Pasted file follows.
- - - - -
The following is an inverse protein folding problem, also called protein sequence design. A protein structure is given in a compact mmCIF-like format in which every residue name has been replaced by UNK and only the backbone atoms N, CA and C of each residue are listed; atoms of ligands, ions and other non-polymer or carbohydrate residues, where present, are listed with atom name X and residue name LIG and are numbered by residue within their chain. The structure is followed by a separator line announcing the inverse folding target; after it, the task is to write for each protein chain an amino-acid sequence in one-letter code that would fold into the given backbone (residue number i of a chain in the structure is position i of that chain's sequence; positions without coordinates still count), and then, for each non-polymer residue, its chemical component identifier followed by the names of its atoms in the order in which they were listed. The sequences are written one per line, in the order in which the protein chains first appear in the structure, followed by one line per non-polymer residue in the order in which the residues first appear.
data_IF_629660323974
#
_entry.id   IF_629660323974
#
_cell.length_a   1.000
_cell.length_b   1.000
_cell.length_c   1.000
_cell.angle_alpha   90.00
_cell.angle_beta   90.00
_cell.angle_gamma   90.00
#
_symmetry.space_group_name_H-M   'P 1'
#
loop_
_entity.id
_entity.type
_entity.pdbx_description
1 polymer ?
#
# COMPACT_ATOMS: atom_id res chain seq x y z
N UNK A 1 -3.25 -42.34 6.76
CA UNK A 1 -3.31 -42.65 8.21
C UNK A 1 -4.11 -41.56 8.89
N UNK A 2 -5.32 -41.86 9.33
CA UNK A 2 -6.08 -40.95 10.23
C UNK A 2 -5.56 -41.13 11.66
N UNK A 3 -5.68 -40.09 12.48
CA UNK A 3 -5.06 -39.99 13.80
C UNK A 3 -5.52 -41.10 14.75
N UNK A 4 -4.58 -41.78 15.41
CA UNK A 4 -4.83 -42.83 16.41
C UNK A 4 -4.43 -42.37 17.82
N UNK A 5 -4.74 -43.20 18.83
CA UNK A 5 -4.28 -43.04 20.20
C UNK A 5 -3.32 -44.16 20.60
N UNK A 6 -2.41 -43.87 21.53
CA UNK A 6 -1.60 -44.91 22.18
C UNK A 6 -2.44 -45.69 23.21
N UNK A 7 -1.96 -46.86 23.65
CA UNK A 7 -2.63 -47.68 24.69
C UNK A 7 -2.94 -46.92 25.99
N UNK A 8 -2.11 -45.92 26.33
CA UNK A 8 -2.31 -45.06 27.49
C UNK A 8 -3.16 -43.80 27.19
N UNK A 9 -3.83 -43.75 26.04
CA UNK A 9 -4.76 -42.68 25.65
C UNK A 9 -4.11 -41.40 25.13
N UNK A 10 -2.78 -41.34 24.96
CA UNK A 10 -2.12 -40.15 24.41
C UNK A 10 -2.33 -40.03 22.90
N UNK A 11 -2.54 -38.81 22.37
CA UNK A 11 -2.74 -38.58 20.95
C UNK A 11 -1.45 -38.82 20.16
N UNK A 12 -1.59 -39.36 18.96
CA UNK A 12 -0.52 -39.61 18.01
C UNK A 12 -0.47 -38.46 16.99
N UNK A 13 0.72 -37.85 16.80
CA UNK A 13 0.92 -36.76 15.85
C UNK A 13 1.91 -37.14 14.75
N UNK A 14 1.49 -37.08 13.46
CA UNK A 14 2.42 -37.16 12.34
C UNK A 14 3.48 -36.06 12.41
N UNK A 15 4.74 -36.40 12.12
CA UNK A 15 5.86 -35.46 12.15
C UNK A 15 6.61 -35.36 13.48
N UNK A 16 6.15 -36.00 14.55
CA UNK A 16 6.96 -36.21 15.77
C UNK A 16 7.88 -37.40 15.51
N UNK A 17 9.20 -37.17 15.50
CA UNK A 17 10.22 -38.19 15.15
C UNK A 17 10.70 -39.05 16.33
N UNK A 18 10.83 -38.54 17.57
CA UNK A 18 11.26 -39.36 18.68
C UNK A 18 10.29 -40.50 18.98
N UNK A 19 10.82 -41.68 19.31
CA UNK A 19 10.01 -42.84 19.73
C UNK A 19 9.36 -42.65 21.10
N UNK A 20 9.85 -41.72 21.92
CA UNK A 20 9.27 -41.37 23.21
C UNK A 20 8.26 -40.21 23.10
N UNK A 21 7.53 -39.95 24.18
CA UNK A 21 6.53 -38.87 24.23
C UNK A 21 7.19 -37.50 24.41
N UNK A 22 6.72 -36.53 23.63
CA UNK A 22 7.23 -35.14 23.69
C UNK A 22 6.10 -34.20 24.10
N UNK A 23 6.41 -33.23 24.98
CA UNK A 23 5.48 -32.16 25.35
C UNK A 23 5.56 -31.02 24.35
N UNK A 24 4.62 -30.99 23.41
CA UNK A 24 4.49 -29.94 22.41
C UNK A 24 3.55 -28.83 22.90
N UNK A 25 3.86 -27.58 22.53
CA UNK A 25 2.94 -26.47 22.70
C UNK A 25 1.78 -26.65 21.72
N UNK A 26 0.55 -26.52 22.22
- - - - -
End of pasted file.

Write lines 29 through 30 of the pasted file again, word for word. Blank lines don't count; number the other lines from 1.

CA UNK A 3 -5.06 -39.99 13.80
C UNK A 3 -5.52 -41.10 14.75